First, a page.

The openness with which the news of President Reagan's cancer was announced surprised the people of many countries where news of a leader's illness is restricted or even kept secret altogether.
Along with expressions of admiration for the president's courage and sympathy for him and his family came comments praising the administration for making public the details of his operation and the doctors' prognosis.
In Manila, where there long has been speculation about the health of President Ferdinand E. Marcos, an opposition member of Congress, Ramon Mitra, contrasted the White House briefings on Reagan's condition with the secretiveness that prevailed during the lengthy period that Marcos, 67, did not appear in public and many of his close associates thought he was near death.
"It boils down to one word," Mitra said. "It means credibility."
In Moscow, where the fatal illnesses of three top leaders were kept secret during the past two years, government spokesman Vladimir B. Lomeiko declined to comment on Reagan's hospitalization, saying: "It is not in accordance with our traditions to make any kind of speculation with regard to the illness of one political leader. We do not think it is justified in terms of ethics to make any kind of speculation around the bed of a sick person."
Soviet party leader Mikhail Gorbachev sent a message of sympathy to the president as did the leaders of other nations.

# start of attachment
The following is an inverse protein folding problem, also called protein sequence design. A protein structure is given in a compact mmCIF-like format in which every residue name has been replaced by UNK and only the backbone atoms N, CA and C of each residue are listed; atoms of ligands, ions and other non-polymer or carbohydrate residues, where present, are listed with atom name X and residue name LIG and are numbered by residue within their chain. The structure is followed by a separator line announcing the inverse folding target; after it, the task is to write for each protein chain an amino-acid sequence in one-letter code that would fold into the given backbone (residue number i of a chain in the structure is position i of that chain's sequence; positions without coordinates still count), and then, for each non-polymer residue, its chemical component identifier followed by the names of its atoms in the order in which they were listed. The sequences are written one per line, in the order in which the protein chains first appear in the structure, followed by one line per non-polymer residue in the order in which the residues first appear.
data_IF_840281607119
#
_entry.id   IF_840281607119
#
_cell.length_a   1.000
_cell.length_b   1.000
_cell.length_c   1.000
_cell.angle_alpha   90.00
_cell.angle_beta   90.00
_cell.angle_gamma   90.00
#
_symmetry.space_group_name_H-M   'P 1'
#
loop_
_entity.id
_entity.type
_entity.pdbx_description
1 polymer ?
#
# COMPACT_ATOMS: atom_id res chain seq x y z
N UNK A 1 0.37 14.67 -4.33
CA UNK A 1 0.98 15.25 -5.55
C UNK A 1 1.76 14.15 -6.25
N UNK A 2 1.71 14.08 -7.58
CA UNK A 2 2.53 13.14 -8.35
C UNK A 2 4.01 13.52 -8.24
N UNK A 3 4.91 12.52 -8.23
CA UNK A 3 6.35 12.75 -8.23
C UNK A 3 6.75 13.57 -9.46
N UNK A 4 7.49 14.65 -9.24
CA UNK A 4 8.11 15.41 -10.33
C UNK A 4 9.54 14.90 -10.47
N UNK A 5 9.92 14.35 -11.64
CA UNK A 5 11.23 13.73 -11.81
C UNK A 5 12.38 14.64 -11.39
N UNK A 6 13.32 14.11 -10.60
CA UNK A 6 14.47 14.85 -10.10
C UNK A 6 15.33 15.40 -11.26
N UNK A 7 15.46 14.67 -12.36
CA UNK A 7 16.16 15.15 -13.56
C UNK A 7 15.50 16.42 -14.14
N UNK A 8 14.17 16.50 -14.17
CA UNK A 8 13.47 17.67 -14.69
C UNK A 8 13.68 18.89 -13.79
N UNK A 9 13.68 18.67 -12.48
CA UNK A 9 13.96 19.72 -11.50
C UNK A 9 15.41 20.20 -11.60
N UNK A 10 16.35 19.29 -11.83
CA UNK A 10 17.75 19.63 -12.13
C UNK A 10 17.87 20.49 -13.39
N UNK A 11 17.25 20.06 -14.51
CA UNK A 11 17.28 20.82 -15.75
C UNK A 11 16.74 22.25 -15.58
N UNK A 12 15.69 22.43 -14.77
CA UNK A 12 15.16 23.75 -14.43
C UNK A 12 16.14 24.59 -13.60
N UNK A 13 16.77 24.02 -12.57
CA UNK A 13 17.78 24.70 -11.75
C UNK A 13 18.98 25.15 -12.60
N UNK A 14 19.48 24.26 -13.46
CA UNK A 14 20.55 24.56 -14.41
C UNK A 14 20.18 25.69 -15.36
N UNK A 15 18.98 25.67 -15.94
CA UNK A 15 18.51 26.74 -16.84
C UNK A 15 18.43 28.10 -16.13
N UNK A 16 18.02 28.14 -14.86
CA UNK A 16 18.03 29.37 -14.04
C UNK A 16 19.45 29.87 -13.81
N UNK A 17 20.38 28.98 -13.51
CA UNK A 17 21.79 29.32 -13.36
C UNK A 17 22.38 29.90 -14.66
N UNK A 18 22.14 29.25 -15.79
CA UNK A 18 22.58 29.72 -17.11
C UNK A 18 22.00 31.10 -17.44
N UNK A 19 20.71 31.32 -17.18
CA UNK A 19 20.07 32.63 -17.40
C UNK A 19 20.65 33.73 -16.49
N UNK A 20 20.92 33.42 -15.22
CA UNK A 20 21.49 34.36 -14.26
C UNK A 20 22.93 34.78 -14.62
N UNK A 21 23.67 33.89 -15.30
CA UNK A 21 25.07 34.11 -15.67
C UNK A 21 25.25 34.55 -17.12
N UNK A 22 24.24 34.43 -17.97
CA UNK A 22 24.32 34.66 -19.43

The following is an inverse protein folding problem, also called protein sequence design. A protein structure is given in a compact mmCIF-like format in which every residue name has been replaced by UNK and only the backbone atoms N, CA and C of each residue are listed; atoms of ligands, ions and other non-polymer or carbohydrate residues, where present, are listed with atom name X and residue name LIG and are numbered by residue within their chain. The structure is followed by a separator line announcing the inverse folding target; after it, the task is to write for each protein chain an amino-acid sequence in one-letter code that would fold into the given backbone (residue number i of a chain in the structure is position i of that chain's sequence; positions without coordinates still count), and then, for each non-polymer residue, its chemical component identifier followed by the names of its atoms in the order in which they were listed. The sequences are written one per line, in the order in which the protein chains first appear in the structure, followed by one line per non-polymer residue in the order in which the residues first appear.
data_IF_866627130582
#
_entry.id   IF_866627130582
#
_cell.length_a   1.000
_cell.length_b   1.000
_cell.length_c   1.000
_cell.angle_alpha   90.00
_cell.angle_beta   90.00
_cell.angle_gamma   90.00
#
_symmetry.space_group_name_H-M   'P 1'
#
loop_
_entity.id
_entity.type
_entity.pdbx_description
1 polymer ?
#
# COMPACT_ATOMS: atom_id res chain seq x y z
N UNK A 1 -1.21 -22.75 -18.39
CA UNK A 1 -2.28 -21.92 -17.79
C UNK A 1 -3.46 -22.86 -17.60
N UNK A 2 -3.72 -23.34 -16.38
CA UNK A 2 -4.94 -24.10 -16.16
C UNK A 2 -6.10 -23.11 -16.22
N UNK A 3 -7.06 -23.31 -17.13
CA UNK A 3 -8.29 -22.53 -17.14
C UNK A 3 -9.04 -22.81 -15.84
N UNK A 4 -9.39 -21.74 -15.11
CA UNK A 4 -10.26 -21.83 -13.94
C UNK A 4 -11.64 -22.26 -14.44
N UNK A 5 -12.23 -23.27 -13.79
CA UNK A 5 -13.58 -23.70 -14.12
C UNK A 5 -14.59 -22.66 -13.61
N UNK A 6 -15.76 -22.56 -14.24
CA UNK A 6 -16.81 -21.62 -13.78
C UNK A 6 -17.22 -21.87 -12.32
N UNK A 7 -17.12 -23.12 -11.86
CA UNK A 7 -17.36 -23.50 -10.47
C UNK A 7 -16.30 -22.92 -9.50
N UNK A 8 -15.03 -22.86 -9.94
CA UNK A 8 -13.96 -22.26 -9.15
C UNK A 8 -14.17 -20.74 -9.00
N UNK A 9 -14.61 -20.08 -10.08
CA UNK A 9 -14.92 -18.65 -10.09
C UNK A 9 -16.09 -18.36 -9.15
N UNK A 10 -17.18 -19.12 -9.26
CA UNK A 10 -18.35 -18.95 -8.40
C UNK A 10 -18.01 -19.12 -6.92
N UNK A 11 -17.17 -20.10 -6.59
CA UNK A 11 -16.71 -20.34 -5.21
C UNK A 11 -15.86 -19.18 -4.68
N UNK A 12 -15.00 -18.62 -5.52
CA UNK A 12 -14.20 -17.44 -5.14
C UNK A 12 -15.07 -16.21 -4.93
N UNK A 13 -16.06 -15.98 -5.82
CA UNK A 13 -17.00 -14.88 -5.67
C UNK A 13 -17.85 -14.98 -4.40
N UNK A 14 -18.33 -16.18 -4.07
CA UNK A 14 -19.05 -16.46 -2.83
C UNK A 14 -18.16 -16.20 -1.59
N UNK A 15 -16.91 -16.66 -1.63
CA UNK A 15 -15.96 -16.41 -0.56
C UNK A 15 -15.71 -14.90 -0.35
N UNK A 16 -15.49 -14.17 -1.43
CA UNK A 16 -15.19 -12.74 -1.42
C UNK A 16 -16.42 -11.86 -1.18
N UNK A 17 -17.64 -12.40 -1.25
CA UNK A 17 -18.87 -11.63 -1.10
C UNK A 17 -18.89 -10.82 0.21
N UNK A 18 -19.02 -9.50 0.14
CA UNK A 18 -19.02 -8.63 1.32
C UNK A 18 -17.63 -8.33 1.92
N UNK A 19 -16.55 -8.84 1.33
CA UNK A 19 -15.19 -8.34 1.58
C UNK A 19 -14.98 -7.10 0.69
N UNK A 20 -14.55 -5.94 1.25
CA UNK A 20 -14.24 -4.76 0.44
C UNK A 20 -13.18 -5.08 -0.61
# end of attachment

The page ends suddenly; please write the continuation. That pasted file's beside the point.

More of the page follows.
In Japan, where the mention of cancer is almost taboo, many people were surprised that Americans could speak so frankly about the president's illness.
"It demonstrates the strength of the U.S. political system that it was possible to tell the public of the results so bravely," the daily Yomiuri Shimbun declared in an editorial.
Mainichi Shimbun took a similar line, saying, "In the United States, the Constitution clearly lays out who will take over if the president cannot conduct his duties. This may be a fundamental reason why the illness could be treated so openly. In Japan, when former prime ministers Hayato Ikeda and Masayoshi Ohira fell ill, the real sickness was hidden, treated as top secret."
The president's operation and the announcement that the tumor that had been removed was malignant were front-page news from Jerusalem to Nairobi, Kenya, and from Moscow to Beirut.
The Associated Press reported from London that the dollar fell to its lowest level in a year on foreign exchange markets and gold bullion prices edged up.
Speculation about how Reagan's illness would affect U.S. domestic politics and foreign relations was a major focus of many newspaper and television reports in Western Europe. There was particular concern about the effect on the summit meeting with Gorbachev scheduled for November in Geneva.
"Regardless of all the good wishes which go to the American president at this time, nobs might now be tempered, for what senator would like to be accused of making things difficult for man assured of the sympathy of all Americans? Reagan's weakness could provide him with new strength."
In many countries there was warm praise for the president.
"We like him," said a senior Foreign Ministry official in Tokyo. "He's a very compassionate man . . . . He's a man who represents the good old America to Japan. Whatever strains we find occurring, the kind of personality he showed to the Japanese public eased the tension."